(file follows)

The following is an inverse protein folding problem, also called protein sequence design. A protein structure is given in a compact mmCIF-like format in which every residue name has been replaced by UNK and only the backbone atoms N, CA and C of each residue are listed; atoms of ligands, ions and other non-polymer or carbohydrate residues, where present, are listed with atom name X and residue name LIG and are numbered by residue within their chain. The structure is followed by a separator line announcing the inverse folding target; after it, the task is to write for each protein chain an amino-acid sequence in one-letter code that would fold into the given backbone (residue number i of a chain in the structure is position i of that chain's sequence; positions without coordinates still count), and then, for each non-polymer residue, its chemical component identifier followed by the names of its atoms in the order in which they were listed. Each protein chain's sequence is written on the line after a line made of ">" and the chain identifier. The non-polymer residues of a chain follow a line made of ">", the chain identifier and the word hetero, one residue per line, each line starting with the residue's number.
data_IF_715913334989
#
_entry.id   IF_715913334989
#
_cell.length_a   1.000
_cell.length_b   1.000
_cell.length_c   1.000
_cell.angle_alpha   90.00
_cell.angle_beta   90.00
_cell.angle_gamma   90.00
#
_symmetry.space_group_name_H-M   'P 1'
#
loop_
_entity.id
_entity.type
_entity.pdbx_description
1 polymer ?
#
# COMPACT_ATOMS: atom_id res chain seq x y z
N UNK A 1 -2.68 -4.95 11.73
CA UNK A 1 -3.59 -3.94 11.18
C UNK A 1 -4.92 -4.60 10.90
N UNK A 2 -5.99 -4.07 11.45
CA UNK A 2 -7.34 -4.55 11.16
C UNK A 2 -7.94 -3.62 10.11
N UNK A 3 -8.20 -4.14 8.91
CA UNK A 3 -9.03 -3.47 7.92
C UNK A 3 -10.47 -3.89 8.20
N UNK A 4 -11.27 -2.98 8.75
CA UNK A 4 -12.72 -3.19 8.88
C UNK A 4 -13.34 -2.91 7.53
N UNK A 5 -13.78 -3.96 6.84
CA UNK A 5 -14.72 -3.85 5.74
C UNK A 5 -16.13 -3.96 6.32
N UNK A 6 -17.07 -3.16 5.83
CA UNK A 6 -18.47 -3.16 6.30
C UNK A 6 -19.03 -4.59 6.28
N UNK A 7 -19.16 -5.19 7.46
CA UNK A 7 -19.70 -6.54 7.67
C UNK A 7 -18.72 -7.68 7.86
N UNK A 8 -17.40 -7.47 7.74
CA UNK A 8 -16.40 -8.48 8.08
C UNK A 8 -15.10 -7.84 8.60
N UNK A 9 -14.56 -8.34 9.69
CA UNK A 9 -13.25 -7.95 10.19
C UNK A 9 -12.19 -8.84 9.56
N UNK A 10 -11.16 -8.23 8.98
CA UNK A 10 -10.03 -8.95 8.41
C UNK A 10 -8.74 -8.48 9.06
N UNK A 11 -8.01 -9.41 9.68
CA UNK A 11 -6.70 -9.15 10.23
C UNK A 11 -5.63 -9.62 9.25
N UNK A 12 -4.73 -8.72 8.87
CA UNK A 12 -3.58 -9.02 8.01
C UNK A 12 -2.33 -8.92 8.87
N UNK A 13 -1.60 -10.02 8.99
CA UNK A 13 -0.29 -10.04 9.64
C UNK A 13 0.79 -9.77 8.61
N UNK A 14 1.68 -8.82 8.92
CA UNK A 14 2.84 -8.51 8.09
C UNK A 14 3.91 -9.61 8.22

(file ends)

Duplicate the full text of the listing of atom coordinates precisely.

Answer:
The following is an inverse protein folding problem, also called protein sequence design. A protein structure is given in a compact mmCIF-like format in which every residue name has been replaced by UNK and only the backbone atoms N, CA and C of each residue are listed; atoms of ligands, ions and other non-polymer or carbohydrate residues, where present, are listed with atom name X and residue name LIG and are numbered by residue within their chain. The structure is followed by a separator line announcing the inverse folding target; after it, the task is to write for each protein chain an amino-acid sequence in one-letter code that would fold into the given backbone (residue number i of a chain in the structure is position i of that chain's sequence; positions without coordinates still count), and then, for each non-polymer residue, its chemical component identifier followed by the names of its atoms in the order in which they were listed. Each protein chain's sequence is written on the line after a line made of ">" and the chain identifier. The non-polymer residues of a chain follow a line made of ">", the chain identifier and the word hetero, one residue per line, each line starting with the residue's number.
data_IF_715913334989
#
_entry.id   IF_715913334989
#
_cell.length_a   1.000
_cell.length_b   1.000
_cell.length_c   1.000
_cell.angle_alpha   90.00
_cell.angle_beta   90.00
_cell.angle_gamma   90.00
#
_symmetry.space_group_name_H-M   'P 1'
#
loop_
_entity.id
_entity.type
_entity.pdbx_description
1 polymer ?
#
# COMPACT_ATOMS: atom_id res chain seq x y z
N UNK A 1 -2.68 -4.95 11.73
CA UNK A 1 -3.59 -3.94 11.18
C UNK A 1 -4.92 -4.60 10.90
N UNK A 2 -5.99 -4.07 11.45
CA UNK A 2 -7.34 -4.55 11.16
C UNK A 2 -7.94 -3.62 10.11
N UNK A 3 -8.20 -4.14 8.91
CA UNK A 3 -9.03 -3.47 7.92
C UNK A 3 -10.47 -3.89 8.20
N UNK A 4 -11.27 -2.98 8.75
CA UNK A 4 -12.72 -3.19 8.88
C UNK A 4 -13.34 -2.91 7.53
N UNK A 5 -13.78 -3.96 6.84
CA UNK A 5 -14.72 -3.85 5.74
C UNK A 5 -16.13 -3.96 6.32
N UNK A 6 -17.07 -3.16 5.83
CA UNK A 6 -18.47 -3.16 6.30
C UNK A 6 -19.03 -4.59 6.28
N UNK A 7 -19.16 -5.19 7.46
CA UNK A 7 -19.70 -6.54 7.67
C UNK A 7 -18.72 -7.68 7.86
N UNK A 8 -17.40 -7.47 7.74
CA UNK A 8 -16.40 -8.48 8.08
C UNK A 8 -15.10 -7.84 8.60
N UNK A 9 -14.56 -8.34 9.69
CA UNK A 9 -13.25 -7.95 10.19
C UNK A 9 -12.19 -8.84 9.56
N UNK A 10 -11.16 -8.23 8.98
CA UNK A 10 -10.03 -8.95 8.41
C UNK A 10 -8.74 -8.48 9.06
N UNK A 11 -8.01 -9.41 9.68
CA UNK A 11 -6.70 -9.15 10.23
C UNK A 11 -5.63 -9.62 9.25
N UNK A 12 -4.73 -8.72 8.87
CA UNK A 12 -3.58 -9.02 8.01
C UNK A 12 -2.33 -8.92 8.87
N UNK A 13 -1.60 -10.02 8.99
CA UNK A 13 -0.29 -10.04 9.64
C UNK A 13 0.79 -9.77 8.61
N UNK A 14 1.68 -8.82 8.92
CA UNK A 14 2.84 -8.51 8.09
C UNK A 14 3.91 -9.61 8.22